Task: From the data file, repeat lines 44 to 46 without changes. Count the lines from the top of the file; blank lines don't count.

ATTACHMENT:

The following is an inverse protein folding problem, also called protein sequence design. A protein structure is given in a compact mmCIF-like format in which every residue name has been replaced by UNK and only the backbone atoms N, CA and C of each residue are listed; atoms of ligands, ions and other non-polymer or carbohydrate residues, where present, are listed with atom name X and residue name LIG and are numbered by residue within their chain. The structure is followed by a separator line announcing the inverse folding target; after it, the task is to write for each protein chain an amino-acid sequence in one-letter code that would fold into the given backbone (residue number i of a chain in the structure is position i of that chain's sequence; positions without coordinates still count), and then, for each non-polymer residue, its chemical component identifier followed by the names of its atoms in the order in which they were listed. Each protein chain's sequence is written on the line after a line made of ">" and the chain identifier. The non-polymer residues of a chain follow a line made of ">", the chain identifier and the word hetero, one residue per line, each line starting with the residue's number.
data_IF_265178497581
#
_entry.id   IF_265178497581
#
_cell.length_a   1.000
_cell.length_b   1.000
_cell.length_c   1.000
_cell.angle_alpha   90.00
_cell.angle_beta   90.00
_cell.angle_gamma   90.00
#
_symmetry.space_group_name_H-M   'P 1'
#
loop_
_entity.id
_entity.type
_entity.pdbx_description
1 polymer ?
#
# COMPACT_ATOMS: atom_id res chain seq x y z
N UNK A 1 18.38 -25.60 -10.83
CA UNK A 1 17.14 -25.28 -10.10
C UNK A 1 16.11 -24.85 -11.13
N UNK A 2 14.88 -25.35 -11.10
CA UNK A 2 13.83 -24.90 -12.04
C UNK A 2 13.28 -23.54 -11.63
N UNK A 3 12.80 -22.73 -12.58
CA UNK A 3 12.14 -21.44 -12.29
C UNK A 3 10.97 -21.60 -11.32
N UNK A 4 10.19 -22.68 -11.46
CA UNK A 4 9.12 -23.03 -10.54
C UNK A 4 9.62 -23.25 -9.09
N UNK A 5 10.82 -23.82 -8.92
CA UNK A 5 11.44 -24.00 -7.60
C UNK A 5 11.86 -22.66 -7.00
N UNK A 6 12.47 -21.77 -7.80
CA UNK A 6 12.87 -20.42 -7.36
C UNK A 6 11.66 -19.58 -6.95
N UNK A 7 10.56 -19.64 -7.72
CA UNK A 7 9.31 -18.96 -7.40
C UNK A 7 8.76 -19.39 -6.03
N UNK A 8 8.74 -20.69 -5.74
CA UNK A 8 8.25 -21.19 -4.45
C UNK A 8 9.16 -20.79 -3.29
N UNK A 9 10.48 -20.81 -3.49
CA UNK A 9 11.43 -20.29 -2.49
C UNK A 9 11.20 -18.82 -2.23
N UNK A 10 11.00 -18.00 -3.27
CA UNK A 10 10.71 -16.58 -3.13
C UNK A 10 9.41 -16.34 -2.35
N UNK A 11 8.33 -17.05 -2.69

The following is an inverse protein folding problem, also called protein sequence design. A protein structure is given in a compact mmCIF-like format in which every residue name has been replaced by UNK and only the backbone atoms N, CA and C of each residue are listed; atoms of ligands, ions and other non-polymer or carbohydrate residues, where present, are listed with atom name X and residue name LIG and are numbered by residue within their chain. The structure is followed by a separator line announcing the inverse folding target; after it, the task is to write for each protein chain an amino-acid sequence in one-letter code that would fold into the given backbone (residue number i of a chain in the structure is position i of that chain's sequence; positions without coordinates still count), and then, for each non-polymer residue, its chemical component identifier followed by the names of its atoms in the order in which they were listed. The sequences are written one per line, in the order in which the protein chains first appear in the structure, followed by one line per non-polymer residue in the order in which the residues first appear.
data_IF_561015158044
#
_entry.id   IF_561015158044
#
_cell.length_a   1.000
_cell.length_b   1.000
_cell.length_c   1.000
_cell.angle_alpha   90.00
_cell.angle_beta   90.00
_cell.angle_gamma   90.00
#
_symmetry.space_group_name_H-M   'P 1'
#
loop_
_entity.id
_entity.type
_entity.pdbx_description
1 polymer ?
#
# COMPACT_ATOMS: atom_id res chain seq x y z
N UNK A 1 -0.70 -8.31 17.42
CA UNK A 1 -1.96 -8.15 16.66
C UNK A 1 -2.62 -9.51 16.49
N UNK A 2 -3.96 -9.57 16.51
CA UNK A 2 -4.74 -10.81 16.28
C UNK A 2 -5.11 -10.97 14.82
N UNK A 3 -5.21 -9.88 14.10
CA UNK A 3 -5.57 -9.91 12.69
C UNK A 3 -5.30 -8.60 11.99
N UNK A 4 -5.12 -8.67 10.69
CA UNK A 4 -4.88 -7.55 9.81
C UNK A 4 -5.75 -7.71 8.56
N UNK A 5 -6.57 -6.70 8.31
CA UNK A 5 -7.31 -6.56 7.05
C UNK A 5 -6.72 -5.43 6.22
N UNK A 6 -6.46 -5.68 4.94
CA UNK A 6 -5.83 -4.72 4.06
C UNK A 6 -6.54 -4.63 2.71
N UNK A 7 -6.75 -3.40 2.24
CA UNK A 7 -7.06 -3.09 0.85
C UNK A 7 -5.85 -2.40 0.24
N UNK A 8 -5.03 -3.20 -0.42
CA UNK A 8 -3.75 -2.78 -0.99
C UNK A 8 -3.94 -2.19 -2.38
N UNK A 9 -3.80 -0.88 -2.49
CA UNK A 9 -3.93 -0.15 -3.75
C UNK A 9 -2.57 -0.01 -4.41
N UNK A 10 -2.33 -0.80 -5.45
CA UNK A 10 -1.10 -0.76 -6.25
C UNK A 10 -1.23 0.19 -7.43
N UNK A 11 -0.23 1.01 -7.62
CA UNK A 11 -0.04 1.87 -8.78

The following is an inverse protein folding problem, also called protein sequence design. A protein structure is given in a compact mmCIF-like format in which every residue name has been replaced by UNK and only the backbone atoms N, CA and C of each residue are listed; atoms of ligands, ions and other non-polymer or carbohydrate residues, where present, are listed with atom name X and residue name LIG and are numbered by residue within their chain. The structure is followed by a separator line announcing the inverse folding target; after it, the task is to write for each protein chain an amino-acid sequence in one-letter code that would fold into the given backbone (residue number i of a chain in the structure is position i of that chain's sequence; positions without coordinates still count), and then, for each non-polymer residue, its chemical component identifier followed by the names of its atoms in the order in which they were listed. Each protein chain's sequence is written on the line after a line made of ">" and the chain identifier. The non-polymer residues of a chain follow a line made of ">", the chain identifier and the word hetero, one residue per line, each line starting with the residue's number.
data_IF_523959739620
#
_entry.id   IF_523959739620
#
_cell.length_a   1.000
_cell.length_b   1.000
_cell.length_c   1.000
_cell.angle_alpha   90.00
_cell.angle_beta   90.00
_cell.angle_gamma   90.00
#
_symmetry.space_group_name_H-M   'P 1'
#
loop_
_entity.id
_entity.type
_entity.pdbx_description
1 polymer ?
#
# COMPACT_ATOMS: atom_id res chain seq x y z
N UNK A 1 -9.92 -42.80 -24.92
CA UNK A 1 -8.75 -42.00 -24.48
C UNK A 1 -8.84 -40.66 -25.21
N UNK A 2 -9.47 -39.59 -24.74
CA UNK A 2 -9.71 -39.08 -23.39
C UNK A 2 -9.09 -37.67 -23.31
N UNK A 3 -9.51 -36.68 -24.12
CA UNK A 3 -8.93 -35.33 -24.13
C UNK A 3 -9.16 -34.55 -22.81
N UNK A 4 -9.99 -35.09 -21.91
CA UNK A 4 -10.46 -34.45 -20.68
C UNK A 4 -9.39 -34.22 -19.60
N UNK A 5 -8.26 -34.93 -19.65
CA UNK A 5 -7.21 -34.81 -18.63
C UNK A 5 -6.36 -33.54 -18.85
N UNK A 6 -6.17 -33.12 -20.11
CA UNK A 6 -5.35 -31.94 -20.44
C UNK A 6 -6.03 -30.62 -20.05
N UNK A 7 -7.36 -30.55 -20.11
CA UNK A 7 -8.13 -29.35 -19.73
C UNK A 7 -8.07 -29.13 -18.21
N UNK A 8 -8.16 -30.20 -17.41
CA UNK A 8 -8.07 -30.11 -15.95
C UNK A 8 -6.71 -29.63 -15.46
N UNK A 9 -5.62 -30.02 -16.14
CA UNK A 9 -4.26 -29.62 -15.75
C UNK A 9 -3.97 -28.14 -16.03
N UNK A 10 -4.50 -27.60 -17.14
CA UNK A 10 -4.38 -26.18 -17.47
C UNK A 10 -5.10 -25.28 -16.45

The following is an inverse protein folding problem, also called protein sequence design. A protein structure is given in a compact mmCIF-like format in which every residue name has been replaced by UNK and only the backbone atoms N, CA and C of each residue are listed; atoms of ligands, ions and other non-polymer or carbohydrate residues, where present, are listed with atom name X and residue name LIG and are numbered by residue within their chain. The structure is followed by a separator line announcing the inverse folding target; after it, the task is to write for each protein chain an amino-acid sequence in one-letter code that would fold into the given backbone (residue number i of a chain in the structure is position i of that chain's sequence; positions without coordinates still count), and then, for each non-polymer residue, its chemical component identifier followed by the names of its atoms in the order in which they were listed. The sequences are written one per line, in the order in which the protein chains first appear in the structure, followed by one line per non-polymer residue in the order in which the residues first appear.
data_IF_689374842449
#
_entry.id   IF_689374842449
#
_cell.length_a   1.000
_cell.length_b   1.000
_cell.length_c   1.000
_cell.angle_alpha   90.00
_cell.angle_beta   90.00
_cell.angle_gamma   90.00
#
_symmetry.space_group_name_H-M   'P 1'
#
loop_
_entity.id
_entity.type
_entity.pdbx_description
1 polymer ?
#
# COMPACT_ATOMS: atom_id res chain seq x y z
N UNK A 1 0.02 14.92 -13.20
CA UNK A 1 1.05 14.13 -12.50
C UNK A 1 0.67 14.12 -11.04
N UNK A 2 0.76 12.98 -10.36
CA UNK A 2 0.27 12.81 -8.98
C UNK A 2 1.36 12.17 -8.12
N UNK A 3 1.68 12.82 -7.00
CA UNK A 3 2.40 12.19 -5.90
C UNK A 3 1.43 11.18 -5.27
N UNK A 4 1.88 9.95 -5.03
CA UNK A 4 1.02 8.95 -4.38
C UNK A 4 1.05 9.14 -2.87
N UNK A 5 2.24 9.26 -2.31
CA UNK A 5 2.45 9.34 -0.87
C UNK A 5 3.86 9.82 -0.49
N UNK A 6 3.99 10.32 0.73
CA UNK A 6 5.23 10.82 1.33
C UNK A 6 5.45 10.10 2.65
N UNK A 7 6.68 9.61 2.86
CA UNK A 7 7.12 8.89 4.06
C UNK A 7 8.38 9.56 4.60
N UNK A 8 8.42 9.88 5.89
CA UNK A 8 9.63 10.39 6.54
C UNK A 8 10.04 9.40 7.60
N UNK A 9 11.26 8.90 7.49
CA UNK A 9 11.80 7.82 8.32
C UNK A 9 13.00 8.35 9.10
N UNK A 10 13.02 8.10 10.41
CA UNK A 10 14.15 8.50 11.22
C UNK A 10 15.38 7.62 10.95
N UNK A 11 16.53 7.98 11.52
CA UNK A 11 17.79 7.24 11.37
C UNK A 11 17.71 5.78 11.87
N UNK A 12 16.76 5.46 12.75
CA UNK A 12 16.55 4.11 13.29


CA UNK A 8 8.25 -21.19 -4.45
C UNK A 8 9.16 -20.79 -3.29
N UNK A 9 10.48 -20.81 -3.49